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Writers, The Loneliest Artists of All

Michele Filgate on Solitude, Melissa Broder, and Olivia Laing

By: Michele Filgate

Posted in, May 4 2016.

I’m never as lonely as when I’m in a crowded room. It’s always been that way; as a child, I’d always wish I could slip away from family functions, and find some secluded spot where I could use my book as a shield against the world. Why was it ok to watch a football game, the rules of which baffled and bored me, but rude to engage in a more quiet, private activity like reading? When we’re in a room full of people, we’re expected to make conversation. But what if I didn’t want to talk?

Since moving to New York City, I’ve sought this kind of very public seclusion, the comforting if unsettling feeling of being alone with people, by going to restaurants or cafes with a book or my laptop. In places where we aren’t expected to interact with one another, where we can remain anonymous, I feel most myself. The soothing noise of half-heard conversations serves as background noise as I tune out the world.

There’s hardly a minute of my life in which I’m not obsessively fretting about something. I suppose I get a break when I sleep, but even then, I have horrible anxiety dreams; ones in which someone attacks me and I go to scream, but no sound comes out. I’m rendered mute by fear. Or dreams in which my childhood home is suddenly moved to a swampland, and I have to wade through water where crocodiles and other awful beasts wait to devour me. I toss and turn in my twisted sheets, restless, ruminating.

I’m often worried by how overpowering loneliness can be.

We are ourselves before we are actually ourselves. Clay waiting to be shaped by experience, perhaps, but there’s something pre-formed about our personalities before they are even molded.

I write this essay while sitting in the back room of a Brooklyn bar just before dusk. Faint light through the window renders me a ghost of myself. Near the table I sit at, someone has scrawled “Drink Me” on the wallpaper in shaky cursive in the middle of an illustration of a bottle. An angel holds a glass up to it.

Loneliness, of course, is fundamental to the human experience—and who better to explore that particular subject than writers. Two recent books use different approaches to try to figure it out. In Melissa Broder’s So Sad Today, the poet behind the popular Twitter account of the same name uses confessional writing to address her own neuroses. In Olivia Laing’s The Lonely City, the journalist and critic fuses her own personal story of living in New York with the lives of artists who have tackled loneliness in their work, including Edward Hopper, David Wojnarowicz, and Andy Warhol.

The irony of loneliness, of course, is it that it’s an isolating experience that many people (and especially writers) are unified by. So why, then, is it so hard to write about?

“Loneliness feels like such a shameful experience, so counter to the lives we are supposed to lead, that it becomes increasingly inadmissible, a taboo state whose confession seems destined to cause others to turn and flee,” Olivia Laing writes.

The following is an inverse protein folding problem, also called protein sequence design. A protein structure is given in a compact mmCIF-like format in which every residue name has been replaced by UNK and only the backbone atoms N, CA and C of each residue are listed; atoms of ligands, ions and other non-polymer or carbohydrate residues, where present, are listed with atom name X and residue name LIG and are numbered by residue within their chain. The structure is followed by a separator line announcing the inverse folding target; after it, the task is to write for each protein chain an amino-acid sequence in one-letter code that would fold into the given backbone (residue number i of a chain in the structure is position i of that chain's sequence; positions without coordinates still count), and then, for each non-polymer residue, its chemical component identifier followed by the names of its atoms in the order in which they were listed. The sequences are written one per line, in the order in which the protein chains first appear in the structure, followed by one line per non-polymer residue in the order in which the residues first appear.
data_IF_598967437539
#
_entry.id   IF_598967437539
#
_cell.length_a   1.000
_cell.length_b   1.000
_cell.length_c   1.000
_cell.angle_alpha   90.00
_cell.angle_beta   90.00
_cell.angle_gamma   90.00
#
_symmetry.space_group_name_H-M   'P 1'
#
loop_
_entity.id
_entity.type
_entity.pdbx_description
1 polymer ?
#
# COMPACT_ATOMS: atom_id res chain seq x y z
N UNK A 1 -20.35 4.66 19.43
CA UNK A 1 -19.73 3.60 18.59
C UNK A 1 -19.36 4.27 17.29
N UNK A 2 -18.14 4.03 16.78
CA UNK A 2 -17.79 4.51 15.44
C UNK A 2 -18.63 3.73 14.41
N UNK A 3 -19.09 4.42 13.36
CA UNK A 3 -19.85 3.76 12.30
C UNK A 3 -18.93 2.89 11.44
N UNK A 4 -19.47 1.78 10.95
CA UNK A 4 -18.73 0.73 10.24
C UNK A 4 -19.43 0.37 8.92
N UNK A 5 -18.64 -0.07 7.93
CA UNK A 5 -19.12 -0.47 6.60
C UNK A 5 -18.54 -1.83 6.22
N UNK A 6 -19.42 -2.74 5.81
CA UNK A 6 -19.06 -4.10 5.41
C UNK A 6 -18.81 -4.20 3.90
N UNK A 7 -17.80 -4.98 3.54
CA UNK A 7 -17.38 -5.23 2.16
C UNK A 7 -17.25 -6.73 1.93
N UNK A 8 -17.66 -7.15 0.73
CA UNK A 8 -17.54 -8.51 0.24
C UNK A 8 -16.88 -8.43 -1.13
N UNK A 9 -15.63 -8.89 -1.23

But articulating how adrift one feels is becoming more and more common online, however judgmental others might be about it. Broder’s @sosadtoday Twitter account has over 300,000 followers. The author readily admits that she turns to the Internet as a way to deal with her anxiety and depression, but she’s also consumed by it.

“The Internet has enhanced my taste for isolation,” Broder writes in her book. “It has increased my solipsism and made me even more incapable of coping with reality.”

Is it self-centered to write about loneliness? No more so than it is to write about happiness, bitterness, or any other human emotion. Broder is trapped in a body and mind she can’t escape from. She writes to articulate the uncomfortable on the page. Laing takes a different approach to address similar issues, but she uses a wider canvas to demonstrate her points. What’s more: she shows that looking to art, like Edward Hopper’s haunting Nighthawk, can make us feel less alone.

“And yet what Hopper captures is beautiful as well as frightening…” Laing writes. “As if loneliness was something worth looking at. More than that, as if looking itself was an antidote, a way to defeat loneliness’s strange, estranging spell.”

Is loneliness worth it, then, if it sometimes leads to great works of art? It’s a feeling that won’t ever go away for some people, no matter the good fortune that surrounds them. But loneliness can lead to despair, an inability to function, and suicide. Isn’t it crucial, in that case, that there’s an open dialogue about it? It’s a relief, then, when writers address the subject with a certain amount of vulnerability and emotional honesty.

“If loneliness is to be defined as a desire for intimacy, then included within that is the need to express oneself and to be heard, to share thoughts, experiences and feelings,” Laing writes.

The back room I’m in is separate from the main part of the bar, where everyone else is gathered. I like having this space to myself, while knowing that others are nearby, talking about the day over glasses of wine or beer. It’s lonely and not lonely. The light fades, and I keep writing.

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